Academic journal article Health Care Financing Review

HCFA's Consumer Information Commitment

Academic journal article Health Care Financing Review

HCFA's Consumer Information Commitment

Article excerpt

This article provides examples of how the Health Care Financing Administration is providing Medicare and Medicaid beneficiaries with information that will allow them to become more active participants in decisions affecting their health and well-being. The article emphasizes how HCFA has incorporated a beneficiary-centered focus and social marketing techniques in its consumer information activities. The work described in this article represents a cross section of the innovative and excellent work being done by staff throughout the Agency and by our partners and agents in meeting the information needs of beneficiaries.


HCFA's mission is to assure health care security for Medicare and Medicaid beneficiaries. As part of assuring health care security for beneficiaries, HCFA is committed to providing clear and useful information to assist them in making health care decisions. This commitment was reaffirmed in HCFA's recent evaluation of how the Agency will successfully meet current and future challenges in realizing its mission, known as the HCFA of Tomorrow initiative. As a part of this initiative, HCFA has defined its core role to be a beneficiary-centered purchaser. In fact, HCFA's planned reorganization emphasizes this beneficiary-centered focus by having, for the first time, a principal operational component explicitly dedicated to understanding and meeting the needs of beneficiaries.

This beneficiary focus and the use of social marketing techniques are incorporated in HCFA's consumer information activities. HCFA's basic approach to achieving its consumer information goal is to first assess the needs of these populations affected by HCFA programs, e.g., asking beneficiaries, both directly and through their representatives, to tell HCFA what information they need and how well we are responding to these needs. Then, we design communication interventions to address these needs. This step includes emphasis on understanding the requirements of populations with special communications needs (e.g., vision impaired or non-English speaking beneficiaries). And finally, we measure the effectiveness and efficiency of the intervention in meeting the specified goal. This performance information provides feedback needed to continuously improve the communications we have with beneficiaries. Examples of HCFA's beneficiary focused communication activities follow.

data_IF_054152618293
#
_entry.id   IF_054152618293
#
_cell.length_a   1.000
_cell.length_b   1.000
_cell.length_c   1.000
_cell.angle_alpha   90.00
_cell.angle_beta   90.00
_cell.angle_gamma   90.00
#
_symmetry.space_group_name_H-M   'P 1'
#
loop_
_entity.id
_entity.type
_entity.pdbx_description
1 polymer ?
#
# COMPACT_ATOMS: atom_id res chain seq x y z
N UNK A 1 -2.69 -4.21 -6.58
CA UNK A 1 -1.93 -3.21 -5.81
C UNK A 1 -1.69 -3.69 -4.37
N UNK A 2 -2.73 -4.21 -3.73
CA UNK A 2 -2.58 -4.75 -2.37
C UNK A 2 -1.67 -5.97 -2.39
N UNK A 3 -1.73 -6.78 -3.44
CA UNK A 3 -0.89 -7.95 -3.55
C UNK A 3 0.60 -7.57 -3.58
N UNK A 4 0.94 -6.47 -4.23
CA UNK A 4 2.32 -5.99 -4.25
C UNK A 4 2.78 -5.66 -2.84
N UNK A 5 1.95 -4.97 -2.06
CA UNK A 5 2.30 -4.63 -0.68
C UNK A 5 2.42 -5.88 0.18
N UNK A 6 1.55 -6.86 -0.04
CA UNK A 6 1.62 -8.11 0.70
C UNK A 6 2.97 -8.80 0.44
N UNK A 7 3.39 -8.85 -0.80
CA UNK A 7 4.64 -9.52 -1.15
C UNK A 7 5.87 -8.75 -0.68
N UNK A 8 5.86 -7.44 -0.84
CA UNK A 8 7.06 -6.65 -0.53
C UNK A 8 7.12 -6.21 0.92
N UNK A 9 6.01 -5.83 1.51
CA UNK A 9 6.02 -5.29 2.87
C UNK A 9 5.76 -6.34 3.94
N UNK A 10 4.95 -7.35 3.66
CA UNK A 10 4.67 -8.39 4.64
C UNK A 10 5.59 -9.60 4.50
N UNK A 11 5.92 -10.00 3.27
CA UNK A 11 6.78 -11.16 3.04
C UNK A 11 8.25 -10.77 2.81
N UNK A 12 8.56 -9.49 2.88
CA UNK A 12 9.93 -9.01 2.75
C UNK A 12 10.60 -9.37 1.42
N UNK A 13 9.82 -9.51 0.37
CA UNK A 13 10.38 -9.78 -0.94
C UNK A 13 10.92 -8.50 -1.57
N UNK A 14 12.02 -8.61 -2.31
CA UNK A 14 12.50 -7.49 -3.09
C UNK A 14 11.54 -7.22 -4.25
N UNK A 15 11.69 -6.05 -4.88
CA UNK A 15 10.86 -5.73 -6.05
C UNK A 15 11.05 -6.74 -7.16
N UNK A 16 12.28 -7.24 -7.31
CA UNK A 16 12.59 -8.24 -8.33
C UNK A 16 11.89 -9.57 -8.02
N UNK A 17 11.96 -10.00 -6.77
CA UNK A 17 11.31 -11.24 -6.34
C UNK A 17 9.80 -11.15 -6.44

The HCFA publication entitled, Your Medicare Handbook, is intended to educate beneficiaries on the basics of Medicare, including: who is eligible, how to enroll in Medicare, and Part A and Part B benefits, coverage, and limitations. The Handbook also provides beneficiaries with the information they need on their rights and obligations under Medicare, information on Medicare and managed care, and access information to organizations that may be contacted for additional assistance with Medicare and related matters.

For the past several years, this Handbook has been mailed only to new enrollees because of budget constraints. However, in 1996 the Handbook was sent out to 37 million Medicare beneficiaries. HCFA sent this universal mailing in response to feedback obtained from beneficiaries that the Handbook is a critical source of information on program benefits and policies. This general mailing of the Handbook demonstrates the importance that HCFA places on providing beneficiaries with information on their benefits and health care choices. As part of a continued commitment to provide this information, HCFA is investigating the use of a variety of distribution channels to reach the broader audience, including beneficiaries, their families and advocacy groups.


In 1994, HCFA initiated the Health Status Consumer Information Program (CIP). This program provides information to improve the healthy behaviors and health status of Medicare and Medicaid beneficiaries. …

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